The Maserati name has been associated with quite a bit of change over the past decade or so.
What was once a brand known mostly for high-performance exotics like the MC12 and the GranTurismo, the brand has been targeting more of a luxury clientele with recent entries. The Levante SUV (reviewed here) and Ghibli sedan have shown up in the past few years targeting a younger demographic, and have made entry into this brand more of an attainable goal. This is the 2020 Maserati Quattroporte SQ4, a name that has been well-established for decades.
Maserati has been producing the Quattroporte since 1963, with a few gaps in between. The latest one is the sixth-generation, known as the Quattroporte VI. This model has been around since 2013 with a few revisions over the years, and aside from the GranTurismo, is the prettiest thing in the lineup. Its proportions are just right for a full-size executive sedan, and while the Ghibli (reviewed here) is a bit more anonymous in its styling, the Quattroporte has unmistakable lines that really do define its presence as something special.
Moving up from the SQ4, the Quattroporte lineup splits two ways, between the GranLusso tested here and the GranSport. The former gives the car a more luxurious look, with heated and ventilated seats, lux-look 20-inch “Mercurio” wheels, and the beautiful Ermenegildo Zegna interior. Opting for the GranSport nets a sportier look, with red brake calipers, sport seats, and more. Both models retain the boosted V6 tested here, while the top-dog GTS gets the turbo V8 that’s shared with the Ferrari California.
Interestingly, both engines are hand-built by Ferrari at the Maranello plant. The GranLusso’s twin-turbo 3.0-liter V6 gets 424 horsepower and 428 lb-ft. of torque, and is mated to a ZF-sourced eight-speed automatic transmission. 100km/h comes from a standstill in 4.8 seconds, a smidge faster than the base model’s 5.0 second run. There’s some turbo lag evident, but the SQ4 is as quick as necessary and from a performance standpoint, does just fine. It handles crisply too, with good steering feel and decent reflexes for a car of its size. Those who prioritize performance will want to pony up for the sweet, sweet V8 on the GTS.
The Driver’s Assistance Package includes adaptive cruise control with Highway Assist, forward collision warning with automatic emergency braking, a 360-degree camera, active blind spot monitoring, traffic sign and pedestrian recognition, and lane keep assist. Active safety features are great and all, but the intelligent all-wheel-drive system (with a limited slip differential!) is an essential in our Canadian climate. Ride quality is also excellent thanks to the Skyhook electronic damping suspension, though a bit on the soft side unless Sport mode is enabled.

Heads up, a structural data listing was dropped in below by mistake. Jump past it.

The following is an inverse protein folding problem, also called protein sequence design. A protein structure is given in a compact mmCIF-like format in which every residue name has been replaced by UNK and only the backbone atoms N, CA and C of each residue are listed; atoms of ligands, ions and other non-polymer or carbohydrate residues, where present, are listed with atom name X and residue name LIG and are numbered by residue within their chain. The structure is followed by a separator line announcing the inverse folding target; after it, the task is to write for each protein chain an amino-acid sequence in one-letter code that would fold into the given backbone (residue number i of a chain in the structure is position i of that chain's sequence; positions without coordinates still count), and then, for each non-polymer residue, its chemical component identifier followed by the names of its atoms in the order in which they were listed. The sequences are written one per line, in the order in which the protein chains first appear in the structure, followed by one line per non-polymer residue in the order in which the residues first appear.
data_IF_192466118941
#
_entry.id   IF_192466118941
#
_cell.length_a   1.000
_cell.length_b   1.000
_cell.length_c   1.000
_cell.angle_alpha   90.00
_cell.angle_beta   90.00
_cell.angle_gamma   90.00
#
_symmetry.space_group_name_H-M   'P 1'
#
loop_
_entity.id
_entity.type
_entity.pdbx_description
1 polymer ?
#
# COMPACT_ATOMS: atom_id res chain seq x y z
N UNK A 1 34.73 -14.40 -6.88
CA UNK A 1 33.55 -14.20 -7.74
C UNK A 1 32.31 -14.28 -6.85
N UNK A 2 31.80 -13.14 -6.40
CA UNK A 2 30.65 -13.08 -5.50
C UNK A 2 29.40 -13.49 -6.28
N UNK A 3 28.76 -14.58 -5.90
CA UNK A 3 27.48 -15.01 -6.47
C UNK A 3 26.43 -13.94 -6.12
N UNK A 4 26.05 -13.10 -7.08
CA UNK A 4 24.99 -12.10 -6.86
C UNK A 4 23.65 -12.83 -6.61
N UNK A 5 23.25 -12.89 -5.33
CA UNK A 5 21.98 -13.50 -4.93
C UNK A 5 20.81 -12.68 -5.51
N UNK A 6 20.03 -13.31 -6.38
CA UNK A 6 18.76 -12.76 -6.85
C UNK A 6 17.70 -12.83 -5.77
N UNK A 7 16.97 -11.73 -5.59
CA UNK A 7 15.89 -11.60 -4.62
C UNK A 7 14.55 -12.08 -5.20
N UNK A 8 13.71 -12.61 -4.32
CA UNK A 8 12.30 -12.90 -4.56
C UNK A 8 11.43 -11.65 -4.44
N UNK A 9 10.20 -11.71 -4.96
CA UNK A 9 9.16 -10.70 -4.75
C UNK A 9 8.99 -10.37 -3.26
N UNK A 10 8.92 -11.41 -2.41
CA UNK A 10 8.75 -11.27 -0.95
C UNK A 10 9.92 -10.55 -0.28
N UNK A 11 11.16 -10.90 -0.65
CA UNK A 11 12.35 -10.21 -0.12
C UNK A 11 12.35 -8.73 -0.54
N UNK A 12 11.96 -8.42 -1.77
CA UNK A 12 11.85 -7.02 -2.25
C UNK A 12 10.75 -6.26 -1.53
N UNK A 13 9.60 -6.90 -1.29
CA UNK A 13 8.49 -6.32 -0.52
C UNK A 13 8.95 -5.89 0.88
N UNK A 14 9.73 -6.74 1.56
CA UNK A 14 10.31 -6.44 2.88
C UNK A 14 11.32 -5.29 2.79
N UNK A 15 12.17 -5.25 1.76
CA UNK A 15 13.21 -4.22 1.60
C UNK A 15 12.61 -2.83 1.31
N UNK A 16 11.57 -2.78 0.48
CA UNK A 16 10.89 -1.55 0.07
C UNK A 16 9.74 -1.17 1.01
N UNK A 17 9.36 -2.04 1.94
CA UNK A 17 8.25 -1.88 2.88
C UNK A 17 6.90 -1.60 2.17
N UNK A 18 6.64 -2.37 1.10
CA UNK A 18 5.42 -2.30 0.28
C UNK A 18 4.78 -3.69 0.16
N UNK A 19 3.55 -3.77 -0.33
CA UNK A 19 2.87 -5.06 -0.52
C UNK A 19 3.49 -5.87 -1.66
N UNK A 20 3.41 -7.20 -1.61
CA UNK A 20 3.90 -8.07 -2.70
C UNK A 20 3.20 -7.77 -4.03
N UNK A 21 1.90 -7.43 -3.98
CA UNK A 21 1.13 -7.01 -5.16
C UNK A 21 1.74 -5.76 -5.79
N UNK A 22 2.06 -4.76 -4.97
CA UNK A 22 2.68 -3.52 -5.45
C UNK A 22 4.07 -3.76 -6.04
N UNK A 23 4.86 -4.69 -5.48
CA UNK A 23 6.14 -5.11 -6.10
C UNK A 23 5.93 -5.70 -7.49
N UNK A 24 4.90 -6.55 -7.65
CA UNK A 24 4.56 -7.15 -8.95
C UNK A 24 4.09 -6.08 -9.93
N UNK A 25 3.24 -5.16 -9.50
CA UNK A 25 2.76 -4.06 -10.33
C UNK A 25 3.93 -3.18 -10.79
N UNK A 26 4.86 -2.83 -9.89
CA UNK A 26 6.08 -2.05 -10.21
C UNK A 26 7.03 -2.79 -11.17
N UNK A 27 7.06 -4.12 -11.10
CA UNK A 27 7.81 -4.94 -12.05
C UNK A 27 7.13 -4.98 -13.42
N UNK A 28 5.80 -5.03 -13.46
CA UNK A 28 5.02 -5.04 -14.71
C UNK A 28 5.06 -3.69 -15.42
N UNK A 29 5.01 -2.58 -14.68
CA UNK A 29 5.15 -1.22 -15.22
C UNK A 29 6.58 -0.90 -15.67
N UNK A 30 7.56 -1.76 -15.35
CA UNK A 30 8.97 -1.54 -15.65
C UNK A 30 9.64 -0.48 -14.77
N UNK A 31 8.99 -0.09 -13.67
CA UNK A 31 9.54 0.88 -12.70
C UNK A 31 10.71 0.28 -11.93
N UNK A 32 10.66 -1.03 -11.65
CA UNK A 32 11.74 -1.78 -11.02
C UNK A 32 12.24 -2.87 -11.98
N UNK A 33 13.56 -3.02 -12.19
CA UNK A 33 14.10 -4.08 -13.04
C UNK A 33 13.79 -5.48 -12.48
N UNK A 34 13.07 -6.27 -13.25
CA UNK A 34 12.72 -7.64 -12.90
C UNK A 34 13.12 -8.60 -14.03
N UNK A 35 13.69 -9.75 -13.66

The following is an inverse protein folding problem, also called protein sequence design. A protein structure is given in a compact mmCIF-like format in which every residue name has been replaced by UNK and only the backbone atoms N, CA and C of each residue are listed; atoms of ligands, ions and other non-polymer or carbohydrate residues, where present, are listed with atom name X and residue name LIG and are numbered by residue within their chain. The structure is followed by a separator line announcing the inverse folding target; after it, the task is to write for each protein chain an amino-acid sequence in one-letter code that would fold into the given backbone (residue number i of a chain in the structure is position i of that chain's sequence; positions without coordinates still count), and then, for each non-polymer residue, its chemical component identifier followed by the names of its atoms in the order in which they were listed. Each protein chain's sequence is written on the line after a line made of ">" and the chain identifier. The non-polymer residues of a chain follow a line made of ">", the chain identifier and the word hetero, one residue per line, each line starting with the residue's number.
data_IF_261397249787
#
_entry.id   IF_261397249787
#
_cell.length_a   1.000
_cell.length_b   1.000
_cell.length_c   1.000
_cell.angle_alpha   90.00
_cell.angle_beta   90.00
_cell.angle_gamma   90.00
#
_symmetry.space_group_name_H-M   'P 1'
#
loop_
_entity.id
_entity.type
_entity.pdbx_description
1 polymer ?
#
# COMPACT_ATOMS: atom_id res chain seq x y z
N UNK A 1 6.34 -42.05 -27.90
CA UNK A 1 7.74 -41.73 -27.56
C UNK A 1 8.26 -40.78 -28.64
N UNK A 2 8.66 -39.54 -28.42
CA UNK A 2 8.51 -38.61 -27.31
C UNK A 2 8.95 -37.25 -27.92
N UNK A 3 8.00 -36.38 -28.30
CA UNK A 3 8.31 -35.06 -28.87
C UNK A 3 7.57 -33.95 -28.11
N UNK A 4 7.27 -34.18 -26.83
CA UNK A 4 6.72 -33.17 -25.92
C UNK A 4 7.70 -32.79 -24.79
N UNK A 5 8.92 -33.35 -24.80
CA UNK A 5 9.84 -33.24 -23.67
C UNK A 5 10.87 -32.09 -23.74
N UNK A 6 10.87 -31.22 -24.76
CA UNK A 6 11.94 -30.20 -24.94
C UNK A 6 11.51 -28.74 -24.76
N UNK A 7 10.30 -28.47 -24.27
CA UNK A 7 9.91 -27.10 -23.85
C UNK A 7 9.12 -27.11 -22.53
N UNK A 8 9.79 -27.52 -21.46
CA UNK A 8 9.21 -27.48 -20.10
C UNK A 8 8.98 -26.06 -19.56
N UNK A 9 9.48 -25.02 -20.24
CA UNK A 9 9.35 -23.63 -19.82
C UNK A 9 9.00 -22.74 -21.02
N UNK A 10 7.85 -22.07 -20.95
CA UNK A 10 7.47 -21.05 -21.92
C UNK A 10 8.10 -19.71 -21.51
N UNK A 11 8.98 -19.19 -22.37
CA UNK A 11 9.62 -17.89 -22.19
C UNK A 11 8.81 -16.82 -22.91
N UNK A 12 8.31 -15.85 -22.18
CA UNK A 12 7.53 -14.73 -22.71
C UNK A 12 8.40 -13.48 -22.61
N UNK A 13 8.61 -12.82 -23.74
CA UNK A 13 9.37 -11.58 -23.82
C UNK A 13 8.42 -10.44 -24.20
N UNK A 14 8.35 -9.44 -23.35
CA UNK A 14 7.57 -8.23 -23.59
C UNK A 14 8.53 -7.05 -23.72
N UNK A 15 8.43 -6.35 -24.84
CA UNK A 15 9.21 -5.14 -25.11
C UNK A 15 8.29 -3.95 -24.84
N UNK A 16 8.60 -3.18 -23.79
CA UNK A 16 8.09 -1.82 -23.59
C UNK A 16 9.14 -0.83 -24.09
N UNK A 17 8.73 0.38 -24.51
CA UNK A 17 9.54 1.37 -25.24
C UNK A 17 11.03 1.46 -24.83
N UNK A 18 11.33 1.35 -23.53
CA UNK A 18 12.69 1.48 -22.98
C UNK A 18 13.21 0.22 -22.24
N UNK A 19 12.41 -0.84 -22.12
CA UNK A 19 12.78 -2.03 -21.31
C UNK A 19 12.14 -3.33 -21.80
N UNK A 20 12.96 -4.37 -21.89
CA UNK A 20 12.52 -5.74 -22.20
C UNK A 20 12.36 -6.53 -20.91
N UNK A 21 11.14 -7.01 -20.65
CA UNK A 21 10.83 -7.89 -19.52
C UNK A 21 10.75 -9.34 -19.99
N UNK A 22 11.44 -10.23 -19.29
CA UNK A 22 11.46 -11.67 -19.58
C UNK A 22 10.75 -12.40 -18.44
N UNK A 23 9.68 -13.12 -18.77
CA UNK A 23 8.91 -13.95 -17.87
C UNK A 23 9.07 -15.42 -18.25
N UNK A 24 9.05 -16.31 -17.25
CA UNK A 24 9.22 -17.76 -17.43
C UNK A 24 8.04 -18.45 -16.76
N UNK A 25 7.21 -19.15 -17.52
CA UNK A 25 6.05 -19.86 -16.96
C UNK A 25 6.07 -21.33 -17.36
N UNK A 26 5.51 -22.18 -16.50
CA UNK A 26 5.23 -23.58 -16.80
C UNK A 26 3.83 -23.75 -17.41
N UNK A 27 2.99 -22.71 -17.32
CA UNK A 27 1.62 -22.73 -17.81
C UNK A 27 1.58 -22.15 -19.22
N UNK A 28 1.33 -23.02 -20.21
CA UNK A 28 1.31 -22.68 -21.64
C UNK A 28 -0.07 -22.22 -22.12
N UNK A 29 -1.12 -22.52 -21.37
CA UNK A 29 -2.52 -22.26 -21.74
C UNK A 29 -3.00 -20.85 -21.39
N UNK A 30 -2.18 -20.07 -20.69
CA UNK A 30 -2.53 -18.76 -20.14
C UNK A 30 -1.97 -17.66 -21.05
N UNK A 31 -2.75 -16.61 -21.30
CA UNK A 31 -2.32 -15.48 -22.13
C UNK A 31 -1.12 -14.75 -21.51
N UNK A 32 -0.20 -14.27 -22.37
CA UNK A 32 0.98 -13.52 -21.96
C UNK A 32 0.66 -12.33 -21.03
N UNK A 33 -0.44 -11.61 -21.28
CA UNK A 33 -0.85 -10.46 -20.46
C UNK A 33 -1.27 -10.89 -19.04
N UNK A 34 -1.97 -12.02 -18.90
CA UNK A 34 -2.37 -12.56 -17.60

One of the highlights is the interior of the Quattroporte. While it’s not without its Italian quirks, the Pieno Fiore leather and Radica open pore wood trim is just stunning. The leather-wrapped steering wheel has wood trim around the rim that’s sandwiched in between the leather. It looks and feels wonderful, and so do the seats. Our tester was equipped with a four-seat configuration with a console in between the rear seats. The legroom is exceptional, and in between short and long wheelbase versions of comparables like the S-Class and 7-series.
As we already know, being part of the Fiat-Chrysler family means there is some shared componentry. We happened to have a 2020 Chrysler 300 on test at the same time as the Quattroporte, and it was interesting to note the identical window switches, engine start button, headlight switch and mirror controls between the two cars. The infotainment system is also the same, as Maserati Touch Control Plus (MTC+) is a re-skinned version of Chrysler’s Uconnect. Despite the similarities, none of the materials feel low-rent, and realistically, the average Quattroporte buyer likely won’t have a Dodge Charger (reviewed here) in their driveway to compare.
The MTC+ infotainment system isn’t bad per se, and has quick response time, but there are some quirks. Quirks, on an Italian car – go figure! For instance, the controls for the ventilated seats are built into the touchscreen, and in order to access them the driver needs to exit Apple CarPlay (or Android Auto) and go into the native Maserati interface. Also, the warning beeps for just about anything are obnoxiously loud and the volume is not adjustable. There is a sensor on the steering wheel that will force the car to yell at you if your hands aren’t exactly at the ten and two o’clock positions. If your hands are on the bottom half of the wheel, it will scold you loudly in a way that your passengers will hear – infuriating.
Updates to the Quattroporte for 2020 include standard soft-close doors, heated leather and wood steering wheel, a powered rear sunshade, and the Driver’s Assistance Package. Pricing for the SQ4 GranLusso starts at $133,600. Our tester’s paint and upholstery all came at an extra cost, as did options like the four-seat configuration ($4,800), Bowers & Wilkins stereo ($2,400), four-zone automatic climate control, and incredible column-mounted paddle shifters. The 20-inch Perseo wheels are a $550 step up, bringing the total price as-tested to $150,260 before destination and delivery.
The Quattroporte’s pricing puts it up against high-rolling rivals like the BMW 750Li (reviewed here) and the Mercedes-Benz S-Class. Its problem is that these equally-established players, while lacking in that unique Italian style, have unparalleled levels of luxury as well as eight-cylinder engines at lower price points. They also have slightly more advanced driver assistant suites, and stronger dealer networks for when service is needed. If you’re looking for the flagship that’ll have people at dinner saying “Yeah, he drives the Maserati”, the 2020 Maserati Quattroporte SQ4 is still the out-of-the-box choice that will keep you coddled every day, year round.